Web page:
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2372 Morse Ave, Irvine, CA 92614
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9777 Wilshire Blvd. #400, Beverly Hills, CA 90210
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Asset Protection Trust

Asset Protection Trust

Some say that we live in a litigious society. Our democratic society does allow people to sue others for a variety of reasons, which ranges from business lawsuits, the non-payment of debt obligations, personal injury, legal and medical malpractice, faulty construction, product defects, and more. Lawsuits brought by legitimate and illegitimate individuals can and do disrupt the lives of the person being sued, causing them to lose a portion of their assets. By using proper legal entities and ownership strategies to achieve asset protection, however, the lawsuits and claims brought by creditors cannot generally be brought to bear against the principals of the business.

There are many legal forms of asset protection that can help protect individuals from lawsuits. Some assets, like real estate or investment properties, if placed in an irrevocable trust, for example, can be protected against certain claims. Unfortunately, many people don’t think about using specific legal ways to protect their assets until after he or she has been sued. Proper asset protection is always most effective when it is put in place long before the lawsuit or creditor begins to pose a threat.

Once a person has already been sued and received formal notice about the claim, it is too late to create an asset protection trust and initiate the transfer of said assets to the trust. That’s why it’s essential for individuals to be proactive and protect their assets before receiving that lawsuit in the mail.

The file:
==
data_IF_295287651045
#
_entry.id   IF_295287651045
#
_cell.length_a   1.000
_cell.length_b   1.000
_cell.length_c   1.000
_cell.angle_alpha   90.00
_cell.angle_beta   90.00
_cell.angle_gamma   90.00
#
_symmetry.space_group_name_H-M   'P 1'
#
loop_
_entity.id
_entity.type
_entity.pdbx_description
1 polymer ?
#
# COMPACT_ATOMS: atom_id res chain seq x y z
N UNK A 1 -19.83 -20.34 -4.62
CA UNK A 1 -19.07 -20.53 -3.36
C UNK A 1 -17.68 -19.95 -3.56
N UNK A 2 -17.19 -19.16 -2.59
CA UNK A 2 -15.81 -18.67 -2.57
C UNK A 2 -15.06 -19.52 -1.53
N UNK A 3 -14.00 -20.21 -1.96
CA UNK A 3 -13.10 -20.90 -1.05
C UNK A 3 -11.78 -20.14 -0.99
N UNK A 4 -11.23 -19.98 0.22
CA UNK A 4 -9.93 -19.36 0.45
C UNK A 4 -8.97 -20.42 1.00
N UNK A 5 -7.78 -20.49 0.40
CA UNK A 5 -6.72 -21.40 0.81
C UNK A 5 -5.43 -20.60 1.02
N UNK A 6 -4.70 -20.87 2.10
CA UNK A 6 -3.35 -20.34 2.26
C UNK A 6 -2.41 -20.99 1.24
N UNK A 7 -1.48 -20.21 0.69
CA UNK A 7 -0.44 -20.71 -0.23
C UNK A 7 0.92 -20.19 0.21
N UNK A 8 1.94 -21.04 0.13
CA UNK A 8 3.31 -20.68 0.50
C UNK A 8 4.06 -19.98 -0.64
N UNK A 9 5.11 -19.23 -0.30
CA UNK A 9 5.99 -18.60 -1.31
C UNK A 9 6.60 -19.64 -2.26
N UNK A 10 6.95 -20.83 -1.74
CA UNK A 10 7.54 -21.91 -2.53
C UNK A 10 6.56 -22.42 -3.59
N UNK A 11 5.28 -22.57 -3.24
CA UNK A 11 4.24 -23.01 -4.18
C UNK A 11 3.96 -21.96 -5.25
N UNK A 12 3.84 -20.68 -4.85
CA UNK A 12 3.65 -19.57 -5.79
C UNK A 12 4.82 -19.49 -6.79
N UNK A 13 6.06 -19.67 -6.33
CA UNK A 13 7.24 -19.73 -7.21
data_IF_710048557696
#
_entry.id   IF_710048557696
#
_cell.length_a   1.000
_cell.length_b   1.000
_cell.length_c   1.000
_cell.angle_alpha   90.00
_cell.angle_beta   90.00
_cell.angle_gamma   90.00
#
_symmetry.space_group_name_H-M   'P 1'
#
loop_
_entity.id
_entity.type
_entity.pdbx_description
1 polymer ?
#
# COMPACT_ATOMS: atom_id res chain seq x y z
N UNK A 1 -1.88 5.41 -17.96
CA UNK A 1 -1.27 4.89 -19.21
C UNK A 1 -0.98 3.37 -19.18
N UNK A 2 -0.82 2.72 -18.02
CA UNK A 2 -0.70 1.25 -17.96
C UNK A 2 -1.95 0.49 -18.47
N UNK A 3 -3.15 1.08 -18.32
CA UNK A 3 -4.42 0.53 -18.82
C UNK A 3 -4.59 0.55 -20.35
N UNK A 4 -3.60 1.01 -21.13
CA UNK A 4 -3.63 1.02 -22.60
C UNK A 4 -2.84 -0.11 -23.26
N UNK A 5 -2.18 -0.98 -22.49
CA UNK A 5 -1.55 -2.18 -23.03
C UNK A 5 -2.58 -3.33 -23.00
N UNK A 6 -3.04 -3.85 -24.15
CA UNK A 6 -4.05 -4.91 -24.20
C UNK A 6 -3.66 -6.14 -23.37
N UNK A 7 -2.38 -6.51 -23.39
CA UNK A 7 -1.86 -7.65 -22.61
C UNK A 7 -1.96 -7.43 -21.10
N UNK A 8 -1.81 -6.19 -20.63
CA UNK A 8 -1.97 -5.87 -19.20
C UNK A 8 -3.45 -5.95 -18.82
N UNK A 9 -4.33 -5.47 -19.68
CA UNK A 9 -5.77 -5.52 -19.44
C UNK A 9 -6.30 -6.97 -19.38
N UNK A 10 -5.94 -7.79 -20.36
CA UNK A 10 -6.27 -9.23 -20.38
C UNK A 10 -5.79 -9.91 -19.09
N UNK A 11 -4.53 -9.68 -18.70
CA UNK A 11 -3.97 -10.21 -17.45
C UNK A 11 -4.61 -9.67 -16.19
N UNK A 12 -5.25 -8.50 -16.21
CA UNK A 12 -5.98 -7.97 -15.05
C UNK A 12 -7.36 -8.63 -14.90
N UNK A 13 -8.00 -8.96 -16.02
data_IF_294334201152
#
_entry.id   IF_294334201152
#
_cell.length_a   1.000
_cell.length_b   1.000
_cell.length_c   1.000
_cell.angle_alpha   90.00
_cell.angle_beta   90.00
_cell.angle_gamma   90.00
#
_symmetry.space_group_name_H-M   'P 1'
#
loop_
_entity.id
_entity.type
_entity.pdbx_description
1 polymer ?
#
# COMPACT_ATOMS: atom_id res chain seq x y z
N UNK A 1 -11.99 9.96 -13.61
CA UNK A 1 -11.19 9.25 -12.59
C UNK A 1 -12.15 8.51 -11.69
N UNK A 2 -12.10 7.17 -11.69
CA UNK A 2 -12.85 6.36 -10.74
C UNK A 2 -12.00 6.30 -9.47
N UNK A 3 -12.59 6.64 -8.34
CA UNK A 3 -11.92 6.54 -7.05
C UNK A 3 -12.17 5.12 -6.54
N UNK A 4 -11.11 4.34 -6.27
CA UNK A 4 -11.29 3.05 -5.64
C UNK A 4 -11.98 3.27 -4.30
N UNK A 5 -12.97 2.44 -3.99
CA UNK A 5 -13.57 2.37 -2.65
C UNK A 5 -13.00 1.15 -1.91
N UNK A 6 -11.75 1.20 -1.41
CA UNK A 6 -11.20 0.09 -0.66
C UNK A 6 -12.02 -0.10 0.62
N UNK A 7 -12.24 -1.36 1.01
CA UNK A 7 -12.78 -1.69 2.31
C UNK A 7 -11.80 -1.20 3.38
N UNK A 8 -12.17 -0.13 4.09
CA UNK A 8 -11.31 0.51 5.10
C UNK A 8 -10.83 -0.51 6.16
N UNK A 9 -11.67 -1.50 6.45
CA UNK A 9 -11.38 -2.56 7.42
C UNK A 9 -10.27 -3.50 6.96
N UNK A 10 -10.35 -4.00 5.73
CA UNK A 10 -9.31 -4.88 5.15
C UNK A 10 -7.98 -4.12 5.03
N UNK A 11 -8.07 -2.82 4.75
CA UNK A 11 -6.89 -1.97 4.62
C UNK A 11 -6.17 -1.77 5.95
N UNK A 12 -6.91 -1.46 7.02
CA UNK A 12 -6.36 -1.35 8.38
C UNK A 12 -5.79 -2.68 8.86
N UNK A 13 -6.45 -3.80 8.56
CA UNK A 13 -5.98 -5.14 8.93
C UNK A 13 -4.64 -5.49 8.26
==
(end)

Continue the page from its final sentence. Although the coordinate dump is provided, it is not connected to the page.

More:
The irrevocable asset protection trust should specifically authorize the trustee to terminate or withhold distributions of income and principal from the beneficiary in the event of a lawsuit or bankruptcy. In the worst case, it should terminate the trust and distribute the trust assets to another pre-selected individual to protect these assets.

A transfer to an irrevocable asset protection trust is considered a taxable gift if the transfer of assets involves assets which are greater in value than the annual gift exclusion amount, which is currently $14,000. The irrevocable trust must also have its own tax identification number, so the filing of 1041 fiduciary income tax returns will also be required. Fortunately, the terms of the irrevocable asset protection trust are private, and not recorded public documents.

To learn how you can create an asset protection trust, contact Citadel Law Corporation at (800) 662-0882 today.

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